When an old piano is out of tune and completely out of commission, some say there’s only one thing left to do: Burn it. Burning an old piano has become something of a tradition for musicians and Air Force members alike—although no one’s exactly sure how it got started.

Most stories attribute the birth of the custom to the British Royal Air Force (RAF), with the ritual eventually spreading to the U.S. Air Force. One popular origin tale goes like this

Sometime during World War II, the Royal Air Force decided that their pilots needed to be more civilized and gentlemanly. As part of this etiquette training, pilots were required to take piano lessons. And they all hated it—so no one was surprised when the building the piano was in mysteriously caught fire, reducing the instrument to a pile of ashes, strings, and keys. The act of rebellion quickly became a tradition among pilots.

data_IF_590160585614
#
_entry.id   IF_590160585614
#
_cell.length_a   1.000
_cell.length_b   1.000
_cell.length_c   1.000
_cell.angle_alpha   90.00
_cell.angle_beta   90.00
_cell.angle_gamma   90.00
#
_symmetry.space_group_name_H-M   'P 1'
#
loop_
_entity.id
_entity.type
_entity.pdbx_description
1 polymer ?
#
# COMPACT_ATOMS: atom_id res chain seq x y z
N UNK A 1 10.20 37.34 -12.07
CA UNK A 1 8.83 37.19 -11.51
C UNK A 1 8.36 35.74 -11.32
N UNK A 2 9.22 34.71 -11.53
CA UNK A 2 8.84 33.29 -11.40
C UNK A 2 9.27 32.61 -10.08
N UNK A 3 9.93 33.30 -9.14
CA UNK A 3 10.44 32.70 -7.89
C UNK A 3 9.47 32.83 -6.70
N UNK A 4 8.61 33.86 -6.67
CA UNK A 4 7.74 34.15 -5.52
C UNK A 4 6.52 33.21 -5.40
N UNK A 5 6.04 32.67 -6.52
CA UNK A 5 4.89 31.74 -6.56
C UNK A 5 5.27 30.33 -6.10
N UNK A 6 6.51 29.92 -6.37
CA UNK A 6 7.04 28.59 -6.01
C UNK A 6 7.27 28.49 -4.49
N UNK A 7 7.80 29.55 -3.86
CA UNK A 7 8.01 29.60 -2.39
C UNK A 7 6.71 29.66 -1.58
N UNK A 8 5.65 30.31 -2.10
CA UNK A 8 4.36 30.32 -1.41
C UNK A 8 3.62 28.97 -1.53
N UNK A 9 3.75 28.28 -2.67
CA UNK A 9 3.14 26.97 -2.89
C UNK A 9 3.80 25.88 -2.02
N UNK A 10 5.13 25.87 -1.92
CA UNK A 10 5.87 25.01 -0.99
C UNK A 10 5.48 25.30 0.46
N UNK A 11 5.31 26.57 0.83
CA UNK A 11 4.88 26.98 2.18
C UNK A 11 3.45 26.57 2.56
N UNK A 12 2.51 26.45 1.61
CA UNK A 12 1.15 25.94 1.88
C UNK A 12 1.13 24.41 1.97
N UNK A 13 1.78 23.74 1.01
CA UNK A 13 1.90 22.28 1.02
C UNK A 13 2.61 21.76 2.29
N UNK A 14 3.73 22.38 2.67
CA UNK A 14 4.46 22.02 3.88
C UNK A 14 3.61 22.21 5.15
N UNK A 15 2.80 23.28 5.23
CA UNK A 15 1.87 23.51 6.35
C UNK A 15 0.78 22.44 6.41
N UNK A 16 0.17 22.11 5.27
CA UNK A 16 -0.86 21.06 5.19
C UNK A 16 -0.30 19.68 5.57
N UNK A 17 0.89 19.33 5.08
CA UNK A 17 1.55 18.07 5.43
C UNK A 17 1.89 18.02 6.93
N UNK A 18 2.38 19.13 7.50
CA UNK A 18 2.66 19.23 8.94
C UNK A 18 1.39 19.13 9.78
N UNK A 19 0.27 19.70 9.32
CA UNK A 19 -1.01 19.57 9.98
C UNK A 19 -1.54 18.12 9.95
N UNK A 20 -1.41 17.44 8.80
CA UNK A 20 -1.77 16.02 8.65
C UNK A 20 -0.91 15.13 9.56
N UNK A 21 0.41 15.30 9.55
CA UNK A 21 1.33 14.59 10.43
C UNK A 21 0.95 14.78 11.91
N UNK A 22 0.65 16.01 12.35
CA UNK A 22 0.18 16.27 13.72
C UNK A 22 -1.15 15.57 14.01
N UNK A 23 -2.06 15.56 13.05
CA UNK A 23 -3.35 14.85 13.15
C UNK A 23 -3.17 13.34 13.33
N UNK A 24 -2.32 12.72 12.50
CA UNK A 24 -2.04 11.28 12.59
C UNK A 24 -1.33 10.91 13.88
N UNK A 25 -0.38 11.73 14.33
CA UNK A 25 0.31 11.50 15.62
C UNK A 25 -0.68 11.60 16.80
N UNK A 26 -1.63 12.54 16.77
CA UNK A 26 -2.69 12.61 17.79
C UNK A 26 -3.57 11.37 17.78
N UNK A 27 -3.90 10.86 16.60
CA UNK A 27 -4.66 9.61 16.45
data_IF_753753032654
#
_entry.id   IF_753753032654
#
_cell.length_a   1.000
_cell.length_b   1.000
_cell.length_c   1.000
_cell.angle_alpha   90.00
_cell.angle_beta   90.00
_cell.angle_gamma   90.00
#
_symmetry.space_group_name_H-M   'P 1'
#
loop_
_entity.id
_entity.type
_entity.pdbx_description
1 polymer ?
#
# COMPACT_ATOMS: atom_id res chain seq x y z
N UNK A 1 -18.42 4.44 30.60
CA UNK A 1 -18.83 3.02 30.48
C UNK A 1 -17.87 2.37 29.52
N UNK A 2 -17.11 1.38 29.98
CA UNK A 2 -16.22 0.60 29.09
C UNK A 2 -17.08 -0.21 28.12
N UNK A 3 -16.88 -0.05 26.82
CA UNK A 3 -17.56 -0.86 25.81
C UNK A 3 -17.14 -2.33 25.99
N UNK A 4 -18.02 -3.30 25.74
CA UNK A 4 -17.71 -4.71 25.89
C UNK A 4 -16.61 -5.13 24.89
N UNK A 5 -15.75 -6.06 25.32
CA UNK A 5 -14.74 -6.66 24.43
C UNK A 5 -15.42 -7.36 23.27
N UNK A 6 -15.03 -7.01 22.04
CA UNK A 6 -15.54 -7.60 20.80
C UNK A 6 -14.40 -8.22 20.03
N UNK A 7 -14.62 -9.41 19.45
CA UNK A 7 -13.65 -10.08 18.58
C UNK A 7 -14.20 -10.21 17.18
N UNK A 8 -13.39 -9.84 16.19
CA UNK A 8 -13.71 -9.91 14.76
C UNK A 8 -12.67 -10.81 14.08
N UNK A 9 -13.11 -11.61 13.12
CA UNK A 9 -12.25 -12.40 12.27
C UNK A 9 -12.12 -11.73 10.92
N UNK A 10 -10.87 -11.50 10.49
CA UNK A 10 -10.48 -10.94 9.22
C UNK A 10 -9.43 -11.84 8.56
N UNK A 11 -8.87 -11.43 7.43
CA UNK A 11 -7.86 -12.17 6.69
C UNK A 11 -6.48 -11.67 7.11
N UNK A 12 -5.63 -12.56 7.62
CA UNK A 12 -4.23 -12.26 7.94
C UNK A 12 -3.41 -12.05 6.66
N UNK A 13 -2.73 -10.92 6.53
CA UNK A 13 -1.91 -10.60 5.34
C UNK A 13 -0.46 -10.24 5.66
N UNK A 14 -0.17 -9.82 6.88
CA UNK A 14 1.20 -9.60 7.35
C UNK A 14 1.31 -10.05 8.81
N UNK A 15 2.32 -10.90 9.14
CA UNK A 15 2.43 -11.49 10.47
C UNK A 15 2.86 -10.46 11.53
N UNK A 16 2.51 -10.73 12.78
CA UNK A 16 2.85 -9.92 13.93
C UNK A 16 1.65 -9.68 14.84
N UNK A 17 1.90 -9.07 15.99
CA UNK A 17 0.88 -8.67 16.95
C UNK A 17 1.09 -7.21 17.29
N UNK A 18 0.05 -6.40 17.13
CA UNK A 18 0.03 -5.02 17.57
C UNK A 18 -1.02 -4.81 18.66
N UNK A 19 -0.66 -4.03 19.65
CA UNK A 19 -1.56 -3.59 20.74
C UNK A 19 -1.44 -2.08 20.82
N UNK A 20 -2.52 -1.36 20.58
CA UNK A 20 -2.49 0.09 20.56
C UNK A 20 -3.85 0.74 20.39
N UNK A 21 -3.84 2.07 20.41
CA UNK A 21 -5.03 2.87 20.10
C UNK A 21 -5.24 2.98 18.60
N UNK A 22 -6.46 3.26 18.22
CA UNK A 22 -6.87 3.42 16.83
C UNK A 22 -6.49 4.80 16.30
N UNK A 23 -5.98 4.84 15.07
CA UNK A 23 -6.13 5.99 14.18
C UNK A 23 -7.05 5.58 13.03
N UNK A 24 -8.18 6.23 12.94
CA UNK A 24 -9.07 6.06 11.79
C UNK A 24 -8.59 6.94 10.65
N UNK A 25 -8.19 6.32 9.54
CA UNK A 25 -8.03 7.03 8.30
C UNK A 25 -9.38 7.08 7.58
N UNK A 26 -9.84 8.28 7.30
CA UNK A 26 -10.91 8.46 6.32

The other story often cited is a bit more touching. By this account, a fallen RAF fighter pilot was also the resident piano player in his squadron, and after he was killed on a mission, his fellow squadron members burned the piano in his honor—if he couldn’t play it, no one should.

In the video below, RAF Lt. Col. James Radley gives both potential origin stories before a piano burn at the Maxwell Air Force Base in Alabama. The piano was set alight to commemorate the 75th anniversary of the Battle of Britain:

Leave a comment

Your email address will not be published. Required fields are marked *